Off the back of our boat just before we left Chesapeake Boat Basin. Sue likes a view where we tie up.

Awhile after we arrived at Solomons Sue happened to look up and noticed the dinghy cover was almost blown off. Only one of the 4 straps that hold it had come loose, but that was enough for two others to work there way up toward the dinghy front. The wind was less than 20 at the marina when she noticed that. Still enough to make it great fun getting that cover back on.

Sue still thought that trip was much easier than the one out of Norfolk, and I agree with her. Short trips are better in that kind of weather, so we got to Harbor Island Marina in Solomons MD by noon.


The boardwalk. Locals said the big restaurant behind is popular with the younger set but pretty noisy.

It warmed up and the wind dropped more so we walked around a bit. Before Sue was ready I walked to the end of the peninsula and visited the University of MD Chesapeake Biological Center and watched a few videos of the various graduate student projects regarding bay ecology. One was measuring Methane trapped in the bottom sediment, another jellyfish populations, etc.


Harbor Island Marina is small and not so elegant, but its restaurant is good and highly regarded around here.

Sue and I walked up the peninsula visiting various shops along the way. This is quite a tourist area with a long boardwalk and many restaurants in our area. According to the locals the restaurant at our marina was one of the best, so we finally returned there for dinner, ordering two of their Tapas each instead of regular dinners. That turned out better than average.

Weather looking even better for a trip up to Annapolis tomorrow. 1 – 2 foot waves all the way. 10 mph or less winds predicted, but I think that is from the land. It has been easily 10 mph more than the land prediction (Weather Underground) out on the bay.


Still in Kilmarnock VA


Sun just starting to show and reflect off a navy supply ship with destroyer further on.

The predictions stayed pretty much the same and we went ahead north to Kilmarnock. Two days later it now appears we can leave on Sunday after 3 nights here. The wave forecast is 1 – 2 feet with slightly rougher toward the end of our trip.


Sun just up now and reflecting off the side of an unloading tanker.


A forest of ships. Three super-carrier towers are in there but tough to see.

We had it smooth for almost an hour as we left the river, going by the naval base last. After that it was pretty rough much of they way here with 3 – 4 foot waves coming on our beam (side). When they say 3 – 4 that is an average. From time to time a few waves somewhat larger will come as well. When these hit we could start a pretty severe roll, but the stabilizers stop us on the way back. I don’t want to try that without them.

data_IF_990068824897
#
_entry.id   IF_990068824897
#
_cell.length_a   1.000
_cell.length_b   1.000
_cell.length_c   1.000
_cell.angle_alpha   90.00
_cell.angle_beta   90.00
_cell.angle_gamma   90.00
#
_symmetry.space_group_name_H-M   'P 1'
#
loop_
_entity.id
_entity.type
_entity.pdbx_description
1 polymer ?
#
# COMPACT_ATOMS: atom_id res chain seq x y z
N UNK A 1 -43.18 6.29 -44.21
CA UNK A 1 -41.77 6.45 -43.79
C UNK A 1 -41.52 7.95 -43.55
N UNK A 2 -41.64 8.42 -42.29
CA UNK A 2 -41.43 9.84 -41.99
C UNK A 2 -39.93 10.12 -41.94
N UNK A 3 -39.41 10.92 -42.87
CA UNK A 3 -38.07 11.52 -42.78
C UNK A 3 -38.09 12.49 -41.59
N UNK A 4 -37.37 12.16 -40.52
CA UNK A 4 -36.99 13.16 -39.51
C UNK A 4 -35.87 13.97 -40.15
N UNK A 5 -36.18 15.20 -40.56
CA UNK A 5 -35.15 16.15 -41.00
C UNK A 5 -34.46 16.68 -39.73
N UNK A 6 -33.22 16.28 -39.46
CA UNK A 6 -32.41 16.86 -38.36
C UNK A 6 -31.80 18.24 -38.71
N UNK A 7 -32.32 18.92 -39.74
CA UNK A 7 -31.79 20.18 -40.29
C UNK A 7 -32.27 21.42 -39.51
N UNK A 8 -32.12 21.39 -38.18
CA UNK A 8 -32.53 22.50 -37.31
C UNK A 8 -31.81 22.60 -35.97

We moved closer to the navy base to clear this boat.

The waves slacked off toward the middle of the trip and came back near the end, where the bay is 25 miles wide. The 20 mph wind was from the east and we were on the west side of the bay, which apparently gave the waves enough space to build up. When we turned west we still had 6 miles to the Indian creek inlet. We traveled with and nearly the same speed as the waves. That was a lot smoother. We surfed the waves a bit, our speed slowly changing back and forth between 10 and 12 mph. Chesapeake Boat Basin was 3 miles further up Indian creek.


Super-carriers from left to right Eisenhower (69), George Washington (73) and the new Gerald Ford (78). No other nation has even one like these.

The wave forecast on the open ocean gives the period of the waves. If the period in seconds is more than twice the height in feet then they don’t rock & crash the boat so much, but just move it up and down easily. We’ve had friends out in the Caribbean in 18 foot high long period waves and it was no problem for them. They don’t bother giving the period of waves on places like the Chesapeake and Great Lakes. It’s always short.

This is the fourth time we have been in the Chesapeake and the only time we have ever waited for weather except maybe a day our second time. This is the earliest in the season we have been here. Maybe it gets better next month?


Looking back down Indian Creek from the marina. Weather not good.


We’re usually out at the end, often on a T head. Sue likes a view.

Not a lot here, but there is a borrow car that we took the 2 miles into downtown Kilmarnock (pop. 1200). Yesterday we restocked at the Food Lion store and this evening we went back and had dinner at a Thai restaurant.

Next stop is Solomons. So far the next day looks good also, so hopefully we’ll push on to Annapolis.